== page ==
A Screen for Candidate Targets of Lysine Polyphosphorylation Uncovers a Conserved Network Implicated in Ribosome Biogenesis
Polyphosphates (polyP) are chains of inorganic phosphates found in all cells. Previous work has implicated these chains in diverse functions, but the mechanism of action is unclear. A recent study reports that polyP can be non-enzymatically and covalently attached to lysine residues on yeast proteins Nsr1 and Top1. One question emerging from this work is whether so-called “polyphosphorylation” is unique to these proteins or instead functions as a global regulator akin to other lysine post-translational modifications. Here, we present the results of a screen for polyphosphorylated proteins in yeast. We uncovered 15 targets including a conserved network of proteins functioning in ribosome biogenesis. Multiple genes contribute to polyphosphorylation of targets by regulating polyP synthesis, and disruption of this synthesis results in translation defects as measured by polysome profiling. Finally, we identify 6 human proteins that can be modified by polyP, highlighting the therapeutic potential of manipulating polyphosphorylation in vivo. Bentley-DeSousa et al. screen yeast for proteins that undergo covalent modification by polyphosphate. They describe 15 substrates enriched for functions related to ribosome biogenesis. Homologs of these and other human proteins containing certain motifs can be “polyphosphorylated” using an ectopic expression system, providing a method to explore polyphosphorylation beyond yeast.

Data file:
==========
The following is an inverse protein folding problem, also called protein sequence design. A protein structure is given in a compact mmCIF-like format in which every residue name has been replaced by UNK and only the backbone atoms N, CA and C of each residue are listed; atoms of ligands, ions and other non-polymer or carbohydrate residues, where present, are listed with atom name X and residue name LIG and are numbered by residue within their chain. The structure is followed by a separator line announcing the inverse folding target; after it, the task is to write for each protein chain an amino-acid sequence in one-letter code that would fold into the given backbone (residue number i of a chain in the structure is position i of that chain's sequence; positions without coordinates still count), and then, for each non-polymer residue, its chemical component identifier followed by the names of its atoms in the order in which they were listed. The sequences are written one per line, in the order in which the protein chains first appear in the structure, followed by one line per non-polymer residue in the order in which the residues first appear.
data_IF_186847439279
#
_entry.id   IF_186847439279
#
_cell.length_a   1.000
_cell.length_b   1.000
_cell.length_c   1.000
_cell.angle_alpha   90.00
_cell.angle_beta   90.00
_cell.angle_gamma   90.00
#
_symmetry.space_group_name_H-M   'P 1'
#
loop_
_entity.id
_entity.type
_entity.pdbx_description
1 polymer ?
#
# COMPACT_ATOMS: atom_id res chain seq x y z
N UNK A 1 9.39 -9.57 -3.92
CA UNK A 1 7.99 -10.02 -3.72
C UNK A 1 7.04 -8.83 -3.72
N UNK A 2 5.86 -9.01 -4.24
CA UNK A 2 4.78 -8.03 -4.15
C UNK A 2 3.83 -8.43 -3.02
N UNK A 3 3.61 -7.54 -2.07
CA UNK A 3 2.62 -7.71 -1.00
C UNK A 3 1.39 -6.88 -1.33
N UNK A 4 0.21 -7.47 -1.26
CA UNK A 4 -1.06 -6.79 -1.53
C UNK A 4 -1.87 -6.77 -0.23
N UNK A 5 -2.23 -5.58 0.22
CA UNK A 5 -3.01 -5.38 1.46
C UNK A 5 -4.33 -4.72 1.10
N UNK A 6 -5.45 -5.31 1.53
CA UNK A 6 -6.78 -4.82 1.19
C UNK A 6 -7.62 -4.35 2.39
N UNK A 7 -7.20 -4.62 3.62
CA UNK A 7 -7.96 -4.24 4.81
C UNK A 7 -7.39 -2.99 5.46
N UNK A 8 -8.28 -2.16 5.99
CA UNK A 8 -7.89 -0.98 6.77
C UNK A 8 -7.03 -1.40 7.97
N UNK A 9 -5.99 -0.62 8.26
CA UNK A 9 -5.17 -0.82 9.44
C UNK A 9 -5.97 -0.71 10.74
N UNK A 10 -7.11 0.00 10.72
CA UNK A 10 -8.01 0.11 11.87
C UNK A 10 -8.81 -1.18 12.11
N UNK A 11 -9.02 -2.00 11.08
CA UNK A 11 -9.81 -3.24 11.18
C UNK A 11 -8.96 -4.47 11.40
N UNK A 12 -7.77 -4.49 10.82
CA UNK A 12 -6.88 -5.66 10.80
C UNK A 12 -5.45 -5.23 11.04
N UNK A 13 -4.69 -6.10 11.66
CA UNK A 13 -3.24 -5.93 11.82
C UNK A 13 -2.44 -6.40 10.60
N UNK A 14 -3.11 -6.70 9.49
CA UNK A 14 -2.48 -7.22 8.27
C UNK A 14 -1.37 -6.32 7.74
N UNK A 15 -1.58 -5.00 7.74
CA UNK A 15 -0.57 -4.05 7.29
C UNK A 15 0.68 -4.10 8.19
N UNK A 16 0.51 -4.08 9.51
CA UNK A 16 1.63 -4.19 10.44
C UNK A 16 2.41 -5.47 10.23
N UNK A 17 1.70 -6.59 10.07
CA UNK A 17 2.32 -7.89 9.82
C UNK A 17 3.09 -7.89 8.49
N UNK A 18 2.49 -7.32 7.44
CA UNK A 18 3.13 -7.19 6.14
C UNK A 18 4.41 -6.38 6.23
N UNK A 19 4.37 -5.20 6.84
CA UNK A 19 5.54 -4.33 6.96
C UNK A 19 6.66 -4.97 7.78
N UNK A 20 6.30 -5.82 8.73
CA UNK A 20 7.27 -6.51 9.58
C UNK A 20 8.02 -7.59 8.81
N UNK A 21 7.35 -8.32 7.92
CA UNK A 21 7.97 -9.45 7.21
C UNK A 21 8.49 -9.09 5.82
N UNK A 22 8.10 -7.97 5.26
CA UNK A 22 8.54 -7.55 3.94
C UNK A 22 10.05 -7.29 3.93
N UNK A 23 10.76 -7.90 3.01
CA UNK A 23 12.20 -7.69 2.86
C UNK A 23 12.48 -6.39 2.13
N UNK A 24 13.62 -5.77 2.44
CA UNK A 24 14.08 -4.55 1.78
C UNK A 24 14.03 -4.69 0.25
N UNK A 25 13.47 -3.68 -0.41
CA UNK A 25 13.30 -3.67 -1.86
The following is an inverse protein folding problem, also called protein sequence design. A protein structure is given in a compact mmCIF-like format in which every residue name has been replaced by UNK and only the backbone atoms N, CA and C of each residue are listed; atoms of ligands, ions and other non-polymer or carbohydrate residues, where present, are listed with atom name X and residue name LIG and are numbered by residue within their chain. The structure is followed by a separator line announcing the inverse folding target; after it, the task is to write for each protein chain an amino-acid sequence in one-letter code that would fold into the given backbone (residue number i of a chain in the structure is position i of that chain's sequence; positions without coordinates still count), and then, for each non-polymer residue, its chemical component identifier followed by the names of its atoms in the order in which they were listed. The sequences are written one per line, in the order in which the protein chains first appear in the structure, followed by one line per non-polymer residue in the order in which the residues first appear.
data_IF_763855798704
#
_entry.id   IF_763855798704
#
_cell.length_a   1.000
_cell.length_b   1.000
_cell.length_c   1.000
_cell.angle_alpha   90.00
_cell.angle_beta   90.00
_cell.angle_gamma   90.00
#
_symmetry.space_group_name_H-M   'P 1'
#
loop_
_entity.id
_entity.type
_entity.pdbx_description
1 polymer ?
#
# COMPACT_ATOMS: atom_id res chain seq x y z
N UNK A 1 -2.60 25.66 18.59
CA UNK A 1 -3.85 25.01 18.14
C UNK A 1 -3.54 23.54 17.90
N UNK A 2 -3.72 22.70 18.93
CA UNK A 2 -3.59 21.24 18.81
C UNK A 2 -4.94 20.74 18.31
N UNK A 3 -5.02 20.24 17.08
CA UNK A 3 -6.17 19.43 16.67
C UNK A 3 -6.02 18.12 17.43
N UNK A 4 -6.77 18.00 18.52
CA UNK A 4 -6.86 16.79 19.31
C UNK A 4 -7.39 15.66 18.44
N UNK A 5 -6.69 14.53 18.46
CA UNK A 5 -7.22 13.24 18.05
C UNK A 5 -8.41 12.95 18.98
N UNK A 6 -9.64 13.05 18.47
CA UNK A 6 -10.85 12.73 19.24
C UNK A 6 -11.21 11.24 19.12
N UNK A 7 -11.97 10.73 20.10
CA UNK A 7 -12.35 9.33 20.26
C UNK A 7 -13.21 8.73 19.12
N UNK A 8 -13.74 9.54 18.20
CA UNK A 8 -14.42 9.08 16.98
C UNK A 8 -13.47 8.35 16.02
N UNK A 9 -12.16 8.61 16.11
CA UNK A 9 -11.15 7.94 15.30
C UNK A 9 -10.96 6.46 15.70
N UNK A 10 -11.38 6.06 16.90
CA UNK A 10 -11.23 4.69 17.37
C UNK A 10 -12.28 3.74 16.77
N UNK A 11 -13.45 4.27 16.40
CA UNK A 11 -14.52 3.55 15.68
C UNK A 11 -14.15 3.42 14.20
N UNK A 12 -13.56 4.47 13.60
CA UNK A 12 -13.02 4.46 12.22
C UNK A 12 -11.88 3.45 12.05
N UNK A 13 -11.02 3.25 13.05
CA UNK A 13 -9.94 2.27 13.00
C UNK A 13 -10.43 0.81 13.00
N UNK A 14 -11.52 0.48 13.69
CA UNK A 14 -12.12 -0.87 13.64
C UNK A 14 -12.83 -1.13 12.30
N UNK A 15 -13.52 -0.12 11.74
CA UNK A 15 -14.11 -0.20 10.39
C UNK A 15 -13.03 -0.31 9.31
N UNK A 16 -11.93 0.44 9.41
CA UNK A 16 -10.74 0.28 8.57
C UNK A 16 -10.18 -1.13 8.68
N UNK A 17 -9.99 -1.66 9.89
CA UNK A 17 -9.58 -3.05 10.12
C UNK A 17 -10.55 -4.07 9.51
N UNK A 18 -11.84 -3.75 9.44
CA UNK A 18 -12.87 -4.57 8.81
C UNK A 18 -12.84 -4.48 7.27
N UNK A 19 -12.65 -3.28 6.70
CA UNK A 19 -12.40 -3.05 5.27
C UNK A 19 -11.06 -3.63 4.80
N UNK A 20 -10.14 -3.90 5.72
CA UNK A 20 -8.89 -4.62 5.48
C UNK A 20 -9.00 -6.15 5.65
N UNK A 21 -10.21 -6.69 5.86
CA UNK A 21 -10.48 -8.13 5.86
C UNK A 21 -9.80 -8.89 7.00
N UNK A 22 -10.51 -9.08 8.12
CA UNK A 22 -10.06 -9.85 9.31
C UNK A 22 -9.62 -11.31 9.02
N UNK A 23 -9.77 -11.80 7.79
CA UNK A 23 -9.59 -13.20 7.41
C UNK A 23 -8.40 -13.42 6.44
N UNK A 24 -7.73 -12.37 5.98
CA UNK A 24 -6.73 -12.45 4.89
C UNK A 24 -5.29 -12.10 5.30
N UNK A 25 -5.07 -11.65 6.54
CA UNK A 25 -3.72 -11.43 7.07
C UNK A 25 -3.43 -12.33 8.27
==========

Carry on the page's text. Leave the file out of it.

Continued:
|Keywords||lysine polyphosphorylation, polyphosphate, Ppn1, Ppn2, ribosome biogenesis, Vtc4, yeast|
Bentley-DeSousa, A. (Amanda), Holinier, C. (Charlotte), Moteshareie, H. (Houman), Tseng, Y.-C. (Yi-Chieh), Kajjo, S. (Sam), Nwosu, C. (Christine), … Downey, M. (Michael). (2018). A Screen for Candidate Targets of Lysine Polyphosphorylation Uncovers a Conserved Network Implicated in Ribosome Biogenesis. Cell Reports. doi:10.1016/j.celrep.2018.02.104